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The choice of food based on an individual's blood type is the concept behind the best-selling book by Naturopathist Peter D'Adamo Eat Right for Your Type . Originally published more than 20 years ago, the revised editions of the book are becoming increasingly popular.
Diets with unique eating habits like D & # 39; Amanos are based on the premise that individuals process what is eaten differently because of the remaining traits and genetics of ancestors and blood type. Each blood type has different needs as well as certain foods that should not and should not be consumed. Dr. D & # 39; Adamo suggests that eating can make an individual healthier by blood type, reducing the risk of illness, losing weight, and even slowing down the aging process.
What are you eating?
D & # 39; Amano's book offers specific nutritional recommendations for each blood type ̵
- Emphasize first and foremost a vegetarian diet with vegetables, fruits, beans, legumes, nuts, Seeds
- some seafood, fermented dairy products and minimally processed grains
- Avoid meat, dairy products and eggs
- Exercise calmly and focus on Tai Chi, brisk walking, swimming
Type B  Emphasize a balanced intake of plant and animal feed including vegetables, fruits, dairy products, fish and meat
- Emphasize seafood, vegetables, fruits, tofu, dairy products and eggs.
- May contain some meat, certain grains and beans as well as small amounts of certain nuts and seeds.
- Avoid chicken meat, smoked and smoked meat  Exercise of moderate intensity and activities releasing ten release
Type O Plan
- Highlighting lean meats, poultry, fish, vegetables and fruits.
- May contain eggs and small amounts of certain lectin-free beans and grains.
- Avoid Dairy Farming
- Powerful or intense Exercise
Negative Blood Testing
I try to describe the positive aspects of a nutritional plan, but in this case I think it's important to start with negative ones. My main concern is that there is little research to support the idea that eating for a particular blood type affects one's health. In fact, a comprehensive review of 2013 blood group diet research published in the American Journal of Clinical Nutrition found that "there is currently no evidence to confirm the alleged health benefits of blood type diets." And when I examined the published articles more closely, the majority was based either on the opinion or the narrative – not based on evidence. (Associated: Well-made, packaged foods approved by dieticians)
In addition, recommendations for each blood type indicate avoiding and restricting various nutrient-rich foods such as dairy products, beans, some nuts and seeds, poultry and pork. an approach that seems restrictive and somewhat pointless, as there is little evidence that a person can make health improvements by eating for blood type. I do not think this diet could hurt most people, but proper diet planning is needed to ensure that adequate nutrients such as calcium, vitamin D, iron and vitamin B12 are consumed due to the limitations in each plan. (See also: How did I change my diet?)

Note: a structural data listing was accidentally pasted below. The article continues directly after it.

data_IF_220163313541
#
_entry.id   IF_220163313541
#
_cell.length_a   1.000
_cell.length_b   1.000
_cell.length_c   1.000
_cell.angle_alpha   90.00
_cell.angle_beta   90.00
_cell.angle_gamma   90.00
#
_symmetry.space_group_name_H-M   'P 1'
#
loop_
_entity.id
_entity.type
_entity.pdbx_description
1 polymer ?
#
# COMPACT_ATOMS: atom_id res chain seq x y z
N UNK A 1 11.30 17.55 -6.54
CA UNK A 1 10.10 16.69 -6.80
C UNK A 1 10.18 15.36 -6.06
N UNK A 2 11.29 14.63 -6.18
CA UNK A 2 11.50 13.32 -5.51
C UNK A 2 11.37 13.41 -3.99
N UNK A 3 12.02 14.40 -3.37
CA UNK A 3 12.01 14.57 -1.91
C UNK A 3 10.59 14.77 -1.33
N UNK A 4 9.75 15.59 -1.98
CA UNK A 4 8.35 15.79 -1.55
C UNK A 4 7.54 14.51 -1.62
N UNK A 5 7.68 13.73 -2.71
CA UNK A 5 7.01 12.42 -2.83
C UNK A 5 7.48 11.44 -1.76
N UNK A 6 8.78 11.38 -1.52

Positive Results of the Blood Type Diet
Although there is limited research to suggest that this approach is necessary, a dietary change in the blood could improve the diet Overall, quality means many. The reason is that in all four plans, whole, minimally processed foods and processed foods with added sugars, reduced nutrients and / or added fats are emphasized. In a recent experimental study in which the researchers looked at the effects of food by blood type on heart disease markers such as triglycerides, insulin, cholesterol and blood pressure, the study found that blood diets showed some beneficial improvements in these risk factors. However, these findings were associated with improved nutrition and were not thought to be due to eating a particular blood type. (See also: 5 health benefits of the Mediterranean diet, which make it one of the best ways to eat)
The blood group diets focus on eating more whole, less processed foods – especially plant foods – and these are the things that are Almost anyone could benefit from it. Other positive aspects in Dr. D'Amano's book is about incorporating activity and stress reduction and not finding calories, macros or other numbers. However, as a nutritionist, I can not find any benefit for the blood type of food that goes beyond what you can get from a nutritional plan with all the nutrient-rich foods.
This story was originally published on CookingLight.com by Carolyn Williams, Ph.D. RD